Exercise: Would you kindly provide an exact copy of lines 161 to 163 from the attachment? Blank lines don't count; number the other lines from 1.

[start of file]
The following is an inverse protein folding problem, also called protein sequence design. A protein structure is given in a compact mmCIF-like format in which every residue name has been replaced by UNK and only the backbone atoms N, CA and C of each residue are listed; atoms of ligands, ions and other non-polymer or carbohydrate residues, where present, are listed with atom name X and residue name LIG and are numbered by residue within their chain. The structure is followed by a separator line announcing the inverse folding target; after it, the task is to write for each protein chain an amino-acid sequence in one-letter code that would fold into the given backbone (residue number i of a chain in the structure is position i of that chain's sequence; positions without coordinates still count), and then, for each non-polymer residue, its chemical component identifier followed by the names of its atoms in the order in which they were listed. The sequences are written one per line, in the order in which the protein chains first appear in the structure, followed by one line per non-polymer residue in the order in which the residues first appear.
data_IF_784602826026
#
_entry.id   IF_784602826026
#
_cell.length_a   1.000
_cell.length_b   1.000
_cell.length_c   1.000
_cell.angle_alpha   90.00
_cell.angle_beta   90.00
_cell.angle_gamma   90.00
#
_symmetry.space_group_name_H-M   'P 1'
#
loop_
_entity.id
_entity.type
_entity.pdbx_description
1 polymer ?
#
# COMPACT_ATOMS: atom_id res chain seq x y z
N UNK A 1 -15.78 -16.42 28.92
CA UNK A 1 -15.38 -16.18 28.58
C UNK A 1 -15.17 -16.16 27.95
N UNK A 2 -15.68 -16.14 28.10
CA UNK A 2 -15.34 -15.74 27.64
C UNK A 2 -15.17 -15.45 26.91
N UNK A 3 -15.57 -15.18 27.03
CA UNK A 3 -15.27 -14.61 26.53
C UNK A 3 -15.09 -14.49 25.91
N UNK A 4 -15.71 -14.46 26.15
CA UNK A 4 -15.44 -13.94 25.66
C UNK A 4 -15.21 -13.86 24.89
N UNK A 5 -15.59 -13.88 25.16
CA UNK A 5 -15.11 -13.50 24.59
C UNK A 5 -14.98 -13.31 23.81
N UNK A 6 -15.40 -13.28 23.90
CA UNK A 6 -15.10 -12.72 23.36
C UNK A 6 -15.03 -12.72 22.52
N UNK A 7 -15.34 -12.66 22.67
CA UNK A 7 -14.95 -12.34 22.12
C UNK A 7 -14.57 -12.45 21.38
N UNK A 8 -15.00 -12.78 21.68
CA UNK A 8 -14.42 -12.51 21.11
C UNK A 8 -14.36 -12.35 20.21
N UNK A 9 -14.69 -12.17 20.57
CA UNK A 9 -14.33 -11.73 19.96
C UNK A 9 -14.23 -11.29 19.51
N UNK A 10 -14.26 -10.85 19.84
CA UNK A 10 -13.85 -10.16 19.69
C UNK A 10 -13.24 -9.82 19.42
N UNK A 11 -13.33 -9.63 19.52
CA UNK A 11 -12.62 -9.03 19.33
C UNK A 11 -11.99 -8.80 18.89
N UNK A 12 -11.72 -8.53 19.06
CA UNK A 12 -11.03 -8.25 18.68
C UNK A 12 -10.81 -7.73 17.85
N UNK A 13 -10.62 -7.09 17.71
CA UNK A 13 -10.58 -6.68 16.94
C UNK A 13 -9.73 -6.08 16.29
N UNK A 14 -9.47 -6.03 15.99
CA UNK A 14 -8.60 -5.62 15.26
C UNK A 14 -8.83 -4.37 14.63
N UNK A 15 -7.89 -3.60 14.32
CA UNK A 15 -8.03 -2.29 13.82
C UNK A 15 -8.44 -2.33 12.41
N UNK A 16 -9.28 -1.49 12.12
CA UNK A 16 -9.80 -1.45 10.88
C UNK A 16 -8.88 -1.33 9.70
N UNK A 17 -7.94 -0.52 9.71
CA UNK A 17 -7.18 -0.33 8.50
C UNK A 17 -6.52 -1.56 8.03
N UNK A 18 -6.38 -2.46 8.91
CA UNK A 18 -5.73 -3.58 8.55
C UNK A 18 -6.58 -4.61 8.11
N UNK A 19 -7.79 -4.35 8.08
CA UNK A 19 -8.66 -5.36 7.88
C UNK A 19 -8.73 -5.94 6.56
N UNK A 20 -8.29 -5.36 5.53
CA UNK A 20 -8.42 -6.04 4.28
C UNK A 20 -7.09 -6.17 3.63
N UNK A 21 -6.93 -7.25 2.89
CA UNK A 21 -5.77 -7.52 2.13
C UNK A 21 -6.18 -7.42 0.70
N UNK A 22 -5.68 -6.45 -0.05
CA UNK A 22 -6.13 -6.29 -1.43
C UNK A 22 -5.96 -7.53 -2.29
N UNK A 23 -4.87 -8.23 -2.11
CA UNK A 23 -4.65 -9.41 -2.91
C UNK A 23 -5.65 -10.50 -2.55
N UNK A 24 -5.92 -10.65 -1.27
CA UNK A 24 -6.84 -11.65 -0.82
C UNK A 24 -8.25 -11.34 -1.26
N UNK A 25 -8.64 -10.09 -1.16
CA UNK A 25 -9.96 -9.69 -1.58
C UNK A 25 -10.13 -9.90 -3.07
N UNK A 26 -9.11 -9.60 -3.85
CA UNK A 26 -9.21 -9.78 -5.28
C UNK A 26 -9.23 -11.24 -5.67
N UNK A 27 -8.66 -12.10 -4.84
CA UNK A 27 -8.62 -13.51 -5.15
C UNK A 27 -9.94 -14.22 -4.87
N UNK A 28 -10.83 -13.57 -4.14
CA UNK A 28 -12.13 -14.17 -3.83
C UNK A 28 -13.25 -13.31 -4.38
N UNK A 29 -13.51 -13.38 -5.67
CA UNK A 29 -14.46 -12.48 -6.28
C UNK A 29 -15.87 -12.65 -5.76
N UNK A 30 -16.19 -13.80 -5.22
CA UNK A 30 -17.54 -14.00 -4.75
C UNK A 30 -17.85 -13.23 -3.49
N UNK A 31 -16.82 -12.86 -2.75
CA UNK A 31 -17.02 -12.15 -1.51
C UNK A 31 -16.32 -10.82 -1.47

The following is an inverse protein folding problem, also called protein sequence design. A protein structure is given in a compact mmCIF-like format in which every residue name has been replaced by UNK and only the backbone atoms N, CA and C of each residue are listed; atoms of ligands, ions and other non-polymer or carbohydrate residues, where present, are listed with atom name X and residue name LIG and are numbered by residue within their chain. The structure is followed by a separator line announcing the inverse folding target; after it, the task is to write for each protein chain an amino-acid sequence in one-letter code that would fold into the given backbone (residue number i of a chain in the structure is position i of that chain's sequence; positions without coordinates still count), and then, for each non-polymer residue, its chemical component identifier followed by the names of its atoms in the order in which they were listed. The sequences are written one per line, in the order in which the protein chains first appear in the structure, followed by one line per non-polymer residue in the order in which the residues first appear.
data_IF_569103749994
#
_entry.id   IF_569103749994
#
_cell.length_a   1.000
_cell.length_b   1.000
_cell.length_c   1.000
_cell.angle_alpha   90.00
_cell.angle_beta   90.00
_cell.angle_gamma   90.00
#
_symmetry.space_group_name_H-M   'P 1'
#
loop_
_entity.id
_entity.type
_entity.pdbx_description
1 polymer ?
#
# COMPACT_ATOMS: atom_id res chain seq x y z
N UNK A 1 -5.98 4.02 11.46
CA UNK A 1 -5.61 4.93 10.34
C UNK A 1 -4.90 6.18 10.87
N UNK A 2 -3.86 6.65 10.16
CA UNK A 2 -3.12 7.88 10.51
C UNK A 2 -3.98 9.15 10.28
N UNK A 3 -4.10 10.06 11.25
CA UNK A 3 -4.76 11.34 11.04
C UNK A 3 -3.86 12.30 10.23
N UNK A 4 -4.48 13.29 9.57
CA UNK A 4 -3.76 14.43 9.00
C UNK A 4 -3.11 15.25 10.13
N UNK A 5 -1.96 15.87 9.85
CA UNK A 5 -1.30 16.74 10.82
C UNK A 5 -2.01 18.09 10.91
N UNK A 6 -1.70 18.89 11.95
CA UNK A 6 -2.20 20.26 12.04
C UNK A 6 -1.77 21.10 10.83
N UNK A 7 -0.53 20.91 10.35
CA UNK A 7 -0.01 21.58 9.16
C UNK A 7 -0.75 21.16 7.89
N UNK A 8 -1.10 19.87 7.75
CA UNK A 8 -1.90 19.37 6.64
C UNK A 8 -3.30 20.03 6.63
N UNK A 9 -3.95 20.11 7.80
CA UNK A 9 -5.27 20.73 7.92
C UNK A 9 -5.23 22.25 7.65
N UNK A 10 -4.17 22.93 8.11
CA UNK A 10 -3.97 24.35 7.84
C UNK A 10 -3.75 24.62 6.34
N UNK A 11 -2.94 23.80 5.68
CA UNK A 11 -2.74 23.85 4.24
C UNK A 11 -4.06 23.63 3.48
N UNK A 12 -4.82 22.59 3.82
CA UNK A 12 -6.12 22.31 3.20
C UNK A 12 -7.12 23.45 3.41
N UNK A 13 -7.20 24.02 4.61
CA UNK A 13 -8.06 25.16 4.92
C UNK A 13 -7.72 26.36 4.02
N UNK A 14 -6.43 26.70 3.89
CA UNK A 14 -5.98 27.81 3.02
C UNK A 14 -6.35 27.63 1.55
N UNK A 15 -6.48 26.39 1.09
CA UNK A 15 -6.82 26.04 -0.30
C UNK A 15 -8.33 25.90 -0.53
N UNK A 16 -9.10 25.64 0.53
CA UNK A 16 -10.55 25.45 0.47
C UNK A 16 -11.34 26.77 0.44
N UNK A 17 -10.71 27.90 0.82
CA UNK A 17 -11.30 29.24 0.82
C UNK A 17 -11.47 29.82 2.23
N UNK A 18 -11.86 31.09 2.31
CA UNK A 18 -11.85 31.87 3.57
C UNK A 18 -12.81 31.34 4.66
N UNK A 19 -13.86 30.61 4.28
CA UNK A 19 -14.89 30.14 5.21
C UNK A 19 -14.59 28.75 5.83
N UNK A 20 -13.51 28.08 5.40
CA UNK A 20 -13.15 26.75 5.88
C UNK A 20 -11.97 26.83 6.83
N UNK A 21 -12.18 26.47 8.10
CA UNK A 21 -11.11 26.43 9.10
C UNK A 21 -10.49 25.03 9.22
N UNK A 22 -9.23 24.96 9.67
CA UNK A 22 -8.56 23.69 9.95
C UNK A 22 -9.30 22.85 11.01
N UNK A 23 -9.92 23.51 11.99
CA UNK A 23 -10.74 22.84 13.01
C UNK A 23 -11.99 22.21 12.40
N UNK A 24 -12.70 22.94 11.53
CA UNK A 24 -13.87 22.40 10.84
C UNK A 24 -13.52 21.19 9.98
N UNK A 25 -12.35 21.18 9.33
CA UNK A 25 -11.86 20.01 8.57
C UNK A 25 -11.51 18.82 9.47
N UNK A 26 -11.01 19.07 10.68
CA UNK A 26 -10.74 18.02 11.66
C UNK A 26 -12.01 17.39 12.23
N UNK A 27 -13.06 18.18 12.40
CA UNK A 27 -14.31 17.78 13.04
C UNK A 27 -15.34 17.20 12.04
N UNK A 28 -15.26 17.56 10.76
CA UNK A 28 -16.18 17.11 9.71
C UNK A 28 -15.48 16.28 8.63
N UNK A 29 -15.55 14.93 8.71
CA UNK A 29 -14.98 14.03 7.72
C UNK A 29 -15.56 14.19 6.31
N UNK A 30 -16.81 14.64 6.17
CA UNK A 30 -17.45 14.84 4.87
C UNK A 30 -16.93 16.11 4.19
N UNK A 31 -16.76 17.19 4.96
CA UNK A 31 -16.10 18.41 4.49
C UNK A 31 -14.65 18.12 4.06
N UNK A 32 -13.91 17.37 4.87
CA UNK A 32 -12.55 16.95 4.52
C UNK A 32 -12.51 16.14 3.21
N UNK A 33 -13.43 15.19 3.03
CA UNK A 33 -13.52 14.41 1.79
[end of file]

CA UNK A 9 -5.27 20.73 7.92
C UNK A 9 -5.23 22.25 7.65
N UNK A 10 -4.17 22.93 8.11